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Old 10-05-2007, 12:48 AM   #31
JoseCuervo
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A proper Operating System


Thanks for the in depth response salasi. I have twenty gigs of hard won, ripped, and acquired music, the only decent thing on my original drive. So, the 320 drive I just bought is going to have Linux on it and Linux alone. My personal use is going to be games, text editing, and web browsing. So, the file system use will be anything you imagine a college student doing. I'm eighteen and in college, studying computer science. Everyone I have ever talked to said that successful 'computer people' either learned their stuff from Linux or did off the record stuff online. I'm here with Linux, because my programming classes aren't doing enough IMO.

You're right, I do want to use the music in the FAT32 system from Linux, there won't be a problem with that will there? While I'm running Linux I can play the music files that are stored on the Windows drive, right? Otherwise, worst case scenario which doesn't bother me, I can import the music onto the new drive and play it in a different format. If that makes no sense tell me.

I'm going to keep trying to install openSUSE. Good night, or morning.
 
Old 10-05-2007, 12:50 AM   #32
JoseCuervo
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Conflicting Opinions

Thanks for the in depth response salasi. I have twenty gigs of hard won, ripped, and acquired music, the only decent thing on my original drive. So, the 320 drive I just bought is going to have Linux on it and Linux alone. My personal use is going to be games, text editing, and web browsing. So, the file system use will be anything you imagine a college student doing. I'm eighteen and in college, studying computer science. Everyone I have ever talked to said that successful 'computer people' either learned their stuff from Linux or did off the record stuff online. I'm here with Linux, because my programming classes aren't doing enough IMO.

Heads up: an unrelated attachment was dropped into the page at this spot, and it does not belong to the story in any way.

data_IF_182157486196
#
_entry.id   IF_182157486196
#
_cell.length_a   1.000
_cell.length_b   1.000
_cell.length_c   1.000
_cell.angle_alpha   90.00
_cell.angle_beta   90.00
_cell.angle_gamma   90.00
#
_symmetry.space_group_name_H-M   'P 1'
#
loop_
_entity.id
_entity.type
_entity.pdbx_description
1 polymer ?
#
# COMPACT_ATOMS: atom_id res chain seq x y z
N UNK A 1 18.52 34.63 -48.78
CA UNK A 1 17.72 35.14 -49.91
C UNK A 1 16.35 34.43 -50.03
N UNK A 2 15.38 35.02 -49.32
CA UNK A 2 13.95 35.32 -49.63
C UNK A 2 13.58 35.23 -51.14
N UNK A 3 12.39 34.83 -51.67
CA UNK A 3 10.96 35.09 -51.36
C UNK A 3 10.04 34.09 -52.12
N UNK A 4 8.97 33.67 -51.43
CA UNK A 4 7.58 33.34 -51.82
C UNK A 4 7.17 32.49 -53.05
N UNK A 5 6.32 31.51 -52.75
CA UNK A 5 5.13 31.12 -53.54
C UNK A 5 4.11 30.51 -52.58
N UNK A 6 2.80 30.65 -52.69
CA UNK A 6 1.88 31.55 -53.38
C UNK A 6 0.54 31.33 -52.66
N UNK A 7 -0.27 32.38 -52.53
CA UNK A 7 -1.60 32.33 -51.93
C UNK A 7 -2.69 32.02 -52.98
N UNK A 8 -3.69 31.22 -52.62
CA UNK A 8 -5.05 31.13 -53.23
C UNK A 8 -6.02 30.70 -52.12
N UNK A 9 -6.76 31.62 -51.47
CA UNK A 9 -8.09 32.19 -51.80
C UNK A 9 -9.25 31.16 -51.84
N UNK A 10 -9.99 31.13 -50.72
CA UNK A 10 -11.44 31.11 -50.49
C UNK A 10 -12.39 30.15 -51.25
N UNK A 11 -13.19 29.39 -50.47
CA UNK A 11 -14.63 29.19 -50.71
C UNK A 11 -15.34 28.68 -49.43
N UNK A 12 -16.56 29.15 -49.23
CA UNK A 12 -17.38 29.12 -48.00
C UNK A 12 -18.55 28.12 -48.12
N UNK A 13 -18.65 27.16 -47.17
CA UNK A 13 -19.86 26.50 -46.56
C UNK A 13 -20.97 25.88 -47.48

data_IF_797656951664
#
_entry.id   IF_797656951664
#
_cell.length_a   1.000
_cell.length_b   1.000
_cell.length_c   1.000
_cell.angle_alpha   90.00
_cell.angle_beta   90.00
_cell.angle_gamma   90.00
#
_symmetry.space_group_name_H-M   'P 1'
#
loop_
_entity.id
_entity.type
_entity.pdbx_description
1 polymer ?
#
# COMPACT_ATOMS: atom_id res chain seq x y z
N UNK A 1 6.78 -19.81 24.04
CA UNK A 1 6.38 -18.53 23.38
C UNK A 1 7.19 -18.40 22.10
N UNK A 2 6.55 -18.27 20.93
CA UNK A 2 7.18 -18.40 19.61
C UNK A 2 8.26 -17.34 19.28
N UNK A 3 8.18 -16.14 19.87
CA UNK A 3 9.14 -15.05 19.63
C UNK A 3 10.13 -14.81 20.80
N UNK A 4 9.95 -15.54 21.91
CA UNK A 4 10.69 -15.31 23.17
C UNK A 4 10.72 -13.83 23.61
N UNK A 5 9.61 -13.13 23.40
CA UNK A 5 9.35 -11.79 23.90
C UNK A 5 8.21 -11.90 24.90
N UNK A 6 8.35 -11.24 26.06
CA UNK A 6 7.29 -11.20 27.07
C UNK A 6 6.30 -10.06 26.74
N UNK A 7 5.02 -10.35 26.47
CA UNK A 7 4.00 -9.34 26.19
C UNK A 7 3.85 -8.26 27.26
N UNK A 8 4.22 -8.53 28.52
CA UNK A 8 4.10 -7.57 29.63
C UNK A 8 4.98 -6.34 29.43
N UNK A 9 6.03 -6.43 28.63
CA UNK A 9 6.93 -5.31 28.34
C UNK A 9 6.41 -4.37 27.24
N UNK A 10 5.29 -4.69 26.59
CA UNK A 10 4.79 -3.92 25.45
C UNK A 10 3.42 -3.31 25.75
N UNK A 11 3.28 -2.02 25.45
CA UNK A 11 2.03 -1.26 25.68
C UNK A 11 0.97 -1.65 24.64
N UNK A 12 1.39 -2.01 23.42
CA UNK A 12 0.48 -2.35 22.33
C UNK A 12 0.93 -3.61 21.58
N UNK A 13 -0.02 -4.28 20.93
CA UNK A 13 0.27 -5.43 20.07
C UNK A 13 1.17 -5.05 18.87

You're right, I do want to use the music in the FAT32 system from Linux, there won't be a problem with that will there? While I'm running Linux I can play the music files that are stored on the Windows drive, right? Otherwise, worst case scenario which doesn't bother me, I can import the music onto the new drive and play it in a different format. If that makes no sense tell me.

I'm going to keep trying to install openSUSE. Good night, or morning.
 
Old 10-05-2007, 03:51 AM   #33
Electro
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If you are into programming, try Gentoo or Slackware. IMHO, Gentoo is a better choice because all the needed tools are already installed.

Programming classes in college only provides you a foot step for the particular language that you are studying. I suggest apply for Google Summer Camp to test your programming language limits.

NOTE:
If you only have Windows 2000 and up and you want to format a partition as FAT32 that is larger than 32 GB, use Linux utility named mkdosfs.


Quote:
Also, do NOT use FAT32 with anything. Saw a comment regarding FAT32 and Ubuntu. Ubuntu does not even offer that as a default, so it must have been a deliberate choice. Sounds like time for you to reload.
There are no problems with FAT32 besides the permission problems. FAT32 does not have UNIX permissions, so choose the permissions wisely while mounting a FAT32 partition. Ubuntu users are normally novice, so the suggestions that these users make at the Ubuntu forums is usually none sense and they do not understand the difference between DOS attributes and UNIX file permissions.
 
Old 10-05-2007, 05:52 AM   #34
brianL
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I've only ever tried ext3.